The five-year European project—PRevention Of Malnutrition In Senior Subjects in the EU (PROMISS)—brings together 24 scientific and nutritional organisations that aims to tackle the issues that come with an increasingly ageing population.
According to PROMISS’ coordinators between 13.5% and 29.7% of older adults living at home in Europe are malnourished or at risk of protein energy malnutrition.
“Older people need more protein to support good health, as malnourishment can cause muscle shrinking, as well as other health-related problems,” said Maarten van Beek, Fonterra director medical nutrition NZMP, Fonterra's global brand of dairy ingredients.
“Not only does improved nutrition make a difference at an individual level, it can also help to reduce strain on healthcare systems,” he added.
The project has received just under €7m in funding from the European Union’s Horizon 2020 research and innovation programme (grant n° 678732).
According to the project’s objectives, it “aims to turn the challenge of tackling protein-energy malnutrition in community-dwelling older persons into an opportunity for healthy ageing for the future.
As part of the project’s food trials to assess taste, and mobility and muscle outcomes, research participants will add Fonterra’s protein-fortified products to their regular diets, including a coconut protein water, a chocolate and vanilla pudding and rice pudding.
Research will form a major part of the project with existing data taken from aging cohorts and European nutritional surveys combined with short- and long-term study data in older persons at risk.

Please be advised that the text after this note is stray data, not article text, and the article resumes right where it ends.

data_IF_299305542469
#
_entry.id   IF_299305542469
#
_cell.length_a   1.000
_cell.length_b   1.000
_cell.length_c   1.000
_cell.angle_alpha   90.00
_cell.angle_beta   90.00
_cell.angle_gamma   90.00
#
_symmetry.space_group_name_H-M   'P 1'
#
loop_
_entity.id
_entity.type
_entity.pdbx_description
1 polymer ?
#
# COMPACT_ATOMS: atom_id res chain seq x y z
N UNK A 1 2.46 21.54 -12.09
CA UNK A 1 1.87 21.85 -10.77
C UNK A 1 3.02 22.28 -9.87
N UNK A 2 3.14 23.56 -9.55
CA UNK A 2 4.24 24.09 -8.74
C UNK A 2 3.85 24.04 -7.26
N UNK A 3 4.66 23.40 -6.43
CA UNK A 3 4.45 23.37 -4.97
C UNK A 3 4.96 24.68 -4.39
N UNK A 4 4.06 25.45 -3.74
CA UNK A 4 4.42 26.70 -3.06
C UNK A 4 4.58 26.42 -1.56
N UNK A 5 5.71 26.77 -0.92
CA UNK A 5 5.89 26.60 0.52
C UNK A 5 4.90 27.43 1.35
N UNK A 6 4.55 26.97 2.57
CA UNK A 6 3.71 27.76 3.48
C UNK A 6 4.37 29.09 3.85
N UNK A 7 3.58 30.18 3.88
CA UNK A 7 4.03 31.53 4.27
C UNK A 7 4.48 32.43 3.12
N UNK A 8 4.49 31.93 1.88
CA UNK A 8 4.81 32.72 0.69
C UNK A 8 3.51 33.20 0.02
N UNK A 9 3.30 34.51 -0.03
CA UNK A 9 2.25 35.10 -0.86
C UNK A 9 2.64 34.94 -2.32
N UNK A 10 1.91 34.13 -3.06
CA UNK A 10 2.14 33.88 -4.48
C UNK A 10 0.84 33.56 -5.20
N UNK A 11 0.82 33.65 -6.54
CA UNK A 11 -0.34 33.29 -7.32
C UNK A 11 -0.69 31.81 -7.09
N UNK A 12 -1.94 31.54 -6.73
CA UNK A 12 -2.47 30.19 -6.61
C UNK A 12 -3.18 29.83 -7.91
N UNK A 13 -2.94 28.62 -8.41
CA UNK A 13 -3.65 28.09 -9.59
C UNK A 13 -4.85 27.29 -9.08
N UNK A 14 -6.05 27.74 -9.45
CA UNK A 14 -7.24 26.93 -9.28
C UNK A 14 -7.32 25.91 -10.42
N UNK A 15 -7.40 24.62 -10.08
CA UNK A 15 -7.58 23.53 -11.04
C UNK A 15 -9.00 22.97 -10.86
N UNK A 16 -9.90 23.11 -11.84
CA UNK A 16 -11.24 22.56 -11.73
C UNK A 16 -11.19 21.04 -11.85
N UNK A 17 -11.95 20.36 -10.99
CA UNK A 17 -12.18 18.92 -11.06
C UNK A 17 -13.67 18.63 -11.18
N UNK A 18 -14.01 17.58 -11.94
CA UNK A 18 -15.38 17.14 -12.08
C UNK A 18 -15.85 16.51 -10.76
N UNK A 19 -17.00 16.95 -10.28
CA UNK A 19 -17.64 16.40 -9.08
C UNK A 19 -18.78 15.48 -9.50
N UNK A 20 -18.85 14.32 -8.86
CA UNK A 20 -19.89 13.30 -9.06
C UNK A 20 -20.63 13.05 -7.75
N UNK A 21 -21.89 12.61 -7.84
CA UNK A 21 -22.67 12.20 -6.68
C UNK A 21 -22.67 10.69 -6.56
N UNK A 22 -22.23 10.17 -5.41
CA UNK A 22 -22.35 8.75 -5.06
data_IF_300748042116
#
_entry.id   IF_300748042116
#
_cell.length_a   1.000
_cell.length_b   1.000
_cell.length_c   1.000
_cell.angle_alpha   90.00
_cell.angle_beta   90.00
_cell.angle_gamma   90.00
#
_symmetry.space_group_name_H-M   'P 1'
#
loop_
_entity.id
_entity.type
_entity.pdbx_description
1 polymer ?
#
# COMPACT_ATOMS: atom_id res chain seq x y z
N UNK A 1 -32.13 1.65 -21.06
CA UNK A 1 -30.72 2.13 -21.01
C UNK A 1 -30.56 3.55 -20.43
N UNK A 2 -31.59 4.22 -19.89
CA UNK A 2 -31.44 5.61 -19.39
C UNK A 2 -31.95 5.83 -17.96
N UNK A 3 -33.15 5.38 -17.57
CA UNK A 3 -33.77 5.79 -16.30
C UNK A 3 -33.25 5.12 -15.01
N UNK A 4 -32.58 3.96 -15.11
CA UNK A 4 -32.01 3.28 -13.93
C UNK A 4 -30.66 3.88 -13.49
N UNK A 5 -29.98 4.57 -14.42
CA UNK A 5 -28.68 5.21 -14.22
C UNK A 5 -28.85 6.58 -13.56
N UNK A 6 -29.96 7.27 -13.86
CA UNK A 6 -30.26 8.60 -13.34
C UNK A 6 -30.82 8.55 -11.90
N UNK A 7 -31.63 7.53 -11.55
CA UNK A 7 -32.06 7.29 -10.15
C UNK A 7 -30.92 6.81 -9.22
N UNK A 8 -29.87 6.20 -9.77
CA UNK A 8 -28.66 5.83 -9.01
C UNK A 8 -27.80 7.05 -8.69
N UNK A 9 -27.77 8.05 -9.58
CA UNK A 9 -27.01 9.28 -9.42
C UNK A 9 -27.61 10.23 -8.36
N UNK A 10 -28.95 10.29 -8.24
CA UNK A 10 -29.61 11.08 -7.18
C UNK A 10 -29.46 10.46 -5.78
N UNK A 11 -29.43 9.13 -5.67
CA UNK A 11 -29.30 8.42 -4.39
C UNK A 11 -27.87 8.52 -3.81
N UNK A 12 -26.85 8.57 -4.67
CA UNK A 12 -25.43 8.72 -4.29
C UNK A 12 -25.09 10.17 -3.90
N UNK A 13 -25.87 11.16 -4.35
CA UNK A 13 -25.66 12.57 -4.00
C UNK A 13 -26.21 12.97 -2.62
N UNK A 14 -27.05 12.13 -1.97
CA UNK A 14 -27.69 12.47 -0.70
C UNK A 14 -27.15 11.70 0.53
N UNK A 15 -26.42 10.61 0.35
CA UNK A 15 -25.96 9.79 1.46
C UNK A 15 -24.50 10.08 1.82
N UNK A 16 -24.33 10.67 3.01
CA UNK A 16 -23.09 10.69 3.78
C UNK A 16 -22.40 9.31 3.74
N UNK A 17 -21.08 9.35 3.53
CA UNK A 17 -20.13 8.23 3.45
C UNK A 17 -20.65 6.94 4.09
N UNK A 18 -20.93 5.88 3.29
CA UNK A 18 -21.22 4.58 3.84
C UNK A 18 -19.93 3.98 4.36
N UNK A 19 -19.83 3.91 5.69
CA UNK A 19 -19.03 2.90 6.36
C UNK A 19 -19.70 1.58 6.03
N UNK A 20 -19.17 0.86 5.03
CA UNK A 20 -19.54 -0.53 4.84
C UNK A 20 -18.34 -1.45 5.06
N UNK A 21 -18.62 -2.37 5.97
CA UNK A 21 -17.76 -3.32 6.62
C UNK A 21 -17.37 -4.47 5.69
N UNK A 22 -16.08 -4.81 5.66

The aim here is to investigate links between diet, physical activity, appetite and malnutrition providing evidence to develop strategies to prevent malnutrition and enhance aspects of healthy ageing.
The project also looks to build on strong collaborations with food industry and SMEs to help strengthen innovation of the European agri-food sector
Along with Fonterra and Kellogg, other institutions involved include the European Society for Clinical Nutrition and Metabolism (ESPEN), Luxembourg, and the Netherlands Organization for Applied Scientific Research (TNO) based in the Netherlands.
PROMISS hope to translate these strategies into practical recommendations to guide policy and health professionals at EU- and Member States level.
The ‘malnutrition cascade’
Speaking last month in the Bioeconomy Innovation CommBeBiz Magazine, Professor Marjolein Visser, nutritionist and health epidemiologist at VU University in Amsterdam and PROMISS coordinator spoke of the need to “stop the malnutrition cascade”.
Professor Visser was referring to the “cascade” of deteriorated body functions and illnesses; muscle loss, cognitive decline, weak immune systems and slowed wound healing that more than 90 % of older people in Europe living at home are at a heightened risk of suffering from.
“A very poor appetite is reported by 10–15 % of them,” she went on.
As a result, the healthy-ageing specialists will first investigate the “body system changes to gain more insights and understand better what the physiological causes of appetite could be”.
Malnutrition in the elderly has become a topic of international concern. In the World Health Organization’s (WHO) report ‘Global Health and Ageing,’ the organisation outlines concerns on the coming global societal shift.
WHO also believe that malnutrition now affects one in six of the global population. In Europe alone the issue of malnutrition impacts more than 30 million citizens.